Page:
You can learn their best practices and find out how they were able to overcome challenges, which might be relevant to where you are in the business cycle. You can always learn something new in networking.

Listen to the recent Marketing Nerds episode by Debbie Miller of Social Hospitality, Amanda Russell of Ghergich & Co., and SEJ Executive Editor Kelsey Jones as they discuss experiences with networking and how to meet new people.

How Should You Network?

Be the Best Representative of Your Company

First and foremost, know that networking is often a face-to-face interaction and it may be the first impression people have of our brand. You should always keep your company’s best interest in mind. After all, we personify our companies. We are the human representations of what it does and what it offers.

After a huge conference or event, you might remember the company name or the brand, instead of the name of the person you spoke with. So come prepared, dress well, and carry yourself with confidence.

Keep the Right Mindset

What is your true motivation for networking? Whatever it is, the people you speak with will be able to tell. If your main goal is to make a sale, it is not conducive to building a real relationship. You will come across as spammy and insincere.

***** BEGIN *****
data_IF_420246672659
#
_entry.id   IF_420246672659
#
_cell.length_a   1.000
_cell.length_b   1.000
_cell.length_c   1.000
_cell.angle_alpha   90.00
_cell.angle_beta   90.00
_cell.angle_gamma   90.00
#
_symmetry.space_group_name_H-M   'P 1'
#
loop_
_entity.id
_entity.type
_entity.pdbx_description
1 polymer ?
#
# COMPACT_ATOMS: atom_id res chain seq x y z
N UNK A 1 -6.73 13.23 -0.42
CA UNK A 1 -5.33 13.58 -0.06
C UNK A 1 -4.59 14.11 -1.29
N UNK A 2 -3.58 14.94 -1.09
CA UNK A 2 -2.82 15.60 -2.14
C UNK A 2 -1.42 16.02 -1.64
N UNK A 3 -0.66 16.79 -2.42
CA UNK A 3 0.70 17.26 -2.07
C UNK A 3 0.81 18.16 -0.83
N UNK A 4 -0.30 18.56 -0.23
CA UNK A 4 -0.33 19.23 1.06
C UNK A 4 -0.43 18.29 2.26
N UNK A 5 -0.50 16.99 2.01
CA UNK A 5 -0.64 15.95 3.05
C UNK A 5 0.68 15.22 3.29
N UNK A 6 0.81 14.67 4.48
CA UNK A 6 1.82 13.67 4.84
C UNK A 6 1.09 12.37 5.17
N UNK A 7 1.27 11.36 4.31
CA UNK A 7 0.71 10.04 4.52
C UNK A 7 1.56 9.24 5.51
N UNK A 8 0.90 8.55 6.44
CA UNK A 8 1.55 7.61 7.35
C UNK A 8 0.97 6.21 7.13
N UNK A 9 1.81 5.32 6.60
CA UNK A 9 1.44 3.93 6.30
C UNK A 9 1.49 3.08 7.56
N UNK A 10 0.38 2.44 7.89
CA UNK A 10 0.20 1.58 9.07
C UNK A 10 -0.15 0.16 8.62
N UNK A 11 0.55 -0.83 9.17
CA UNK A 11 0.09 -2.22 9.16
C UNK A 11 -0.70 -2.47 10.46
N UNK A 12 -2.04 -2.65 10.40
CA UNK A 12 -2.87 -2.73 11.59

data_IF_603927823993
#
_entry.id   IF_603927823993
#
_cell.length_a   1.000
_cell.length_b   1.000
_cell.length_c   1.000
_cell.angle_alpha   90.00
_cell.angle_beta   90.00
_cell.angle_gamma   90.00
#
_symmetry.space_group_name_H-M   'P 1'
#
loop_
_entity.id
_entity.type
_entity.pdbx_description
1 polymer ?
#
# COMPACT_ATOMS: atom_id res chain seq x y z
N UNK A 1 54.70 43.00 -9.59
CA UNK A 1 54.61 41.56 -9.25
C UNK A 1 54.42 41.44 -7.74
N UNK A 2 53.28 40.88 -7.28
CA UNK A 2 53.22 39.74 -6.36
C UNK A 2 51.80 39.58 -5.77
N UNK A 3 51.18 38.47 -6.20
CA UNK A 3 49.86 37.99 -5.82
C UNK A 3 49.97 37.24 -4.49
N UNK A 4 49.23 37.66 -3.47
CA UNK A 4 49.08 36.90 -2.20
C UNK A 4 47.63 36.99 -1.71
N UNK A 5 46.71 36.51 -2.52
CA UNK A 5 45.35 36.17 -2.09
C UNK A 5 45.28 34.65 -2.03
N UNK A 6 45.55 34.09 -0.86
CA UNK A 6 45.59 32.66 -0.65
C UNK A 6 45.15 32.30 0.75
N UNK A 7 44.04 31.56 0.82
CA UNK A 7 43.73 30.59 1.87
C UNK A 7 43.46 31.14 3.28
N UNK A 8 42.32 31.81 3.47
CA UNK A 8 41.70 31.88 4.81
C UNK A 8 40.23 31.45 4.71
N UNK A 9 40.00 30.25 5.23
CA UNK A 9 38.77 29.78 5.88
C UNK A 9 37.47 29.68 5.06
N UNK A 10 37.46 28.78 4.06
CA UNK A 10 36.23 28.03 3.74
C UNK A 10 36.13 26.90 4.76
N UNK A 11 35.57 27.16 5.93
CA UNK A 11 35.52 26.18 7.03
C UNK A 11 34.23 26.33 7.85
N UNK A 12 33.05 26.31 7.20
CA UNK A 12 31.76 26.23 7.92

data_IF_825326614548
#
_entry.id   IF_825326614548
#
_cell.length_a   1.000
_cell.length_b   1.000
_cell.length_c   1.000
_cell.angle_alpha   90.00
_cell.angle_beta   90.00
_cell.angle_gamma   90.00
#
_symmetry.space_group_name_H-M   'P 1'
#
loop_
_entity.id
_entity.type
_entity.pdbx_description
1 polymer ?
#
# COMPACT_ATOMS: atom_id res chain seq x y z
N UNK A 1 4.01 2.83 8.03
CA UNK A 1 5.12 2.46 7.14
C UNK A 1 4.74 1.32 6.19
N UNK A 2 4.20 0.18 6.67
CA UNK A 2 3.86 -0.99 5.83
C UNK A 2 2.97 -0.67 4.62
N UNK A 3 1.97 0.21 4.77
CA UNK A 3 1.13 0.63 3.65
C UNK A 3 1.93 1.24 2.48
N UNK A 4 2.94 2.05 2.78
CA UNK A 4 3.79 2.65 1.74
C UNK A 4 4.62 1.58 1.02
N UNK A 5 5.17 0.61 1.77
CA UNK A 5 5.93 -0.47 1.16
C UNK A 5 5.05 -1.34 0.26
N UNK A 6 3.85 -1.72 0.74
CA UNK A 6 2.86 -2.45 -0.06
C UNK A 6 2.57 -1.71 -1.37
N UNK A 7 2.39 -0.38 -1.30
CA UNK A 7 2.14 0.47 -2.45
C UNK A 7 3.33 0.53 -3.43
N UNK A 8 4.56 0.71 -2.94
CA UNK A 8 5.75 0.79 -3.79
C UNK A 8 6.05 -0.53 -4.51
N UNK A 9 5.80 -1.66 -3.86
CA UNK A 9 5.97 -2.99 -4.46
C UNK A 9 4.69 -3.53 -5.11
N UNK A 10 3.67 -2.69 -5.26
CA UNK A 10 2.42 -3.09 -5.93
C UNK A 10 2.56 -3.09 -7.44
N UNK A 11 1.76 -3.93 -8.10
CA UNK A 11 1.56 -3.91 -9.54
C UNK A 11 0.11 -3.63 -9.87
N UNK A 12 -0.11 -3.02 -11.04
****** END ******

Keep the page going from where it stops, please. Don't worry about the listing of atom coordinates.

Show genuine interest in your potential business partner – pay attention to what they say, what they need, and what they do best. If you have a hard time coming up with a conversation starter, ask them about their company, and what their role is. Most people like to talk about themselves. So, ask open-ended questions to start conversations. More importantly, listen to what they say. Focus on them. Great networkers are those who listen more and talk less.

networking

Build Relationships

Go into a conversation with the goal of establishing a long-term partnership, and not just making a quick sale. Lasting relationships are mutually beneficial partnerships.

Some successful networkers even go as far as doing research work before networking. If they know that the person they want to meet is interested in golf, for example, they would invite them and play a round of golf. Or if they are interested in having drinks, they’d invite them to have drinks after the event.

Follow-Up